In a bid to combat nimbyism and get more homes built, the UK government has set up a commission to try and make new housing developments "beautiful", with the renowned conservative writer and philosopher Sir Roger Scruton as its chairman.
Sir Roger Scruton (Pete Helme/Creative Commons/CC BY-SA 3.0)
The "Building Better, Building Beautiful Commission" will develop "a vision and practical measures to help ensure new developments meet the needs and expectations of communities, making them more likely to be welcomed rather than resisted," the Ministry of Housing, Communities & Local Government announced Saturday, 3 November.
"Most people agree we need to build more for future generations, but too many still feel that new homes in their local area just aren’t up to scratch," said Communities Secretary James Brokenshire.
"Part of making the housing market work for everyone is helping to ensure that what we build, is built to last. That it respects the integrity of our existing towns, villages and cities."
Brokenshire added: "This commission will kick start a debate about the importance of design and style, helping develop practical ways of ensuring new developments gain the consent of communities, helping grow a sense of place, not undermine it. This will help deliver desperately needed homes – ultimately building better and beautiful will help us build more."
The move follows a warning last August from housing charity Shelter that big house builders were breeding nimbyism in the UK by ignoring community concerns with ugly developments.
"Even when communities create detailed plans for housing developments, these developers brush them aside and build unattractive, unaffordable homes," Shelter chief executive Polly Neate told The Times. "This means many [people] choose to oppose new homes rather than go through a long planning process, only to be ignored in the end."
The ministry said it had recently rewritten the planning rulebook to bolster design quality and community engagement, and the commission will build on that with its three aims:
- To promote better design and style of homes, villages, towns and high streets, to reflect what communities want, building on the knowledge and tradition of what they know works for their area.
- To explore how new settlements can be developed with greater community consent.
- To make the planning system work in support of better design and style, not against it.
"Placing beauty at the heart of housing policy is the biggest idea in a generation," said Dean Godson, director of think tank Policy Exchange, which has been promoting the concept.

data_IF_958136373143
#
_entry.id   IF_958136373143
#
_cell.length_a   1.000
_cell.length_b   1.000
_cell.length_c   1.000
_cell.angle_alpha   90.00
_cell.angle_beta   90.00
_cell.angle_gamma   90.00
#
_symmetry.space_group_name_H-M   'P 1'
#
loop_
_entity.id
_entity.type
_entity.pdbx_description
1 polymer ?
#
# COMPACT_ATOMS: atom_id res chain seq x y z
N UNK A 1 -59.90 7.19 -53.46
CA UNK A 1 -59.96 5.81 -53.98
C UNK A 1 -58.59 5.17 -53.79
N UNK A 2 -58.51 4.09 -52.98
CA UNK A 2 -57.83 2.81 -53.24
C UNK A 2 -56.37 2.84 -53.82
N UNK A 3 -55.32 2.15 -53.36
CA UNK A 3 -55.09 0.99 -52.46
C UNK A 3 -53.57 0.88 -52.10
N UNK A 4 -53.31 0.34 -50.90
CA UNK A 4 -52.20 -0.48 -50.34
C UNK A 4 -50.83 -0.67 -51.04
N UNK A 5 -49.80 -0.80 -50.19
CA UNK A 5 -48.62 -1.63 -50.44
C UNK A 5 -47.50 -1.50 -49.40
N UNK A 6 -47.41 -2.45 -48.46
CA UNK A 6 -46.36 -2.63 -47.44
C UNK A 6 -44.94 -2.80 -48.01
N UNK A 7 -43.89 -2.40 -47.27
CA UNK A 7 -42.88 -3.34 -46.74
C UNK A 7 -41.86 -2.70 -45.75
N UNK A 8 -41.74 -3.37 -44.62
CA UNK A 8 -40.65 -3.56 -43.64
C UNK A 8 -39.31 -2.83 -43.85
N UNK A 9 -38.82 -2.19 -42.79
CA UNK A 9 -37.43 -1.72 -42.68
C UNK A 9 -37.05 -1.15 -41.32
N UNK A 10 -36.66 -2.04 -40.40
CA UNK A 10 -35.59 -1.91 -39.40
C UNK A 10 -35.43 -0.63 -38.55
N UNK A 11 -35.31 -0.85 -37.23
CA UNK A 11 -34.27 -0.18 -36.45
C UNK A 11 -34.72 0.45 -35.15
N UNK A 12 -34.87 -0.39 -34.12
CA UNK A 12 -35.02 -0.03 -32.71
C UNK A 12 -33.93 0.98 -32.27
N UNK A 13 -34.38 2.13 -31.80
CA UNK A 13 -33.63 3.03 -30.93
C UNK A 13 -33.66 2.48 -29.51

New housing at Birkenhead, Merseyside, England, 2013 (Rept0n1x/Creative Commons/CC BY-SA 3.0)
"We know from our research and polling that local support for development increases across all income groups when beauty is made a priority and this commission represents a fantastic first step," Godson said.
A prolific author, Professor Sir Roger Scruton’s latest book, published in June this year, is Conservatism: An Invitation to the Great Tradition. Over his 30-year career he has specialised in aesthetics, including music and architecture.
Top image: The village of Corfe Castle, Dorset, England. The commission will push for more respect for local character in planning new housing (Huligan0/Creative Commons/CC BY-SA 3.0)
A worthy initiative; we know how much the built environment affects so many aspects of life for individuals, the communities and our society at-large over generations to come. Lets’ hope its aims can be realised – and that can only happen if it has ‘teeth’ in the planning approval process and we are willing to pay the inevitable premium for what is (on the large scale) majoring on ‘affordable’ – for whichever stakeholder you aim that at.
Another ridiculous hoop to go through where some fanciful board will end up referencing some absurd scheme regardless of cost or appropriateness. Empower planning officers in their professional capacity to make the right call using their sound knowledge and judgement.
There is very considerable scope for the beautification / ashesthic appeal & servicabilty of new & old properties both externally & internally. The appointment of Sir Roger Scruton is a wise choice in achieving this long overdue goal.
The appointment of Professor Scruton is to be welcomed. Our planning system has become an overbearing bureaucracy and unrepresentative of communities. Worthwhile projects which aim to restore older buildings or build new settlements or villages are usually turned away by planners with disdain, with the result that it is usually only the humdrum or formulaic that gets built, as was the usually the case in socialist countries. Architectural competitions in which the public can participate are a rarity. The irony is that architects from all over the world are trained here, we have a world class construction sector and adequate available finance. Despite these advantages we have tied ourselves in knots and it needs some radical ideas and visionary politicians like James Brokenshire to realise the potential for a sensitive and skilful approach to evolving our built environment.
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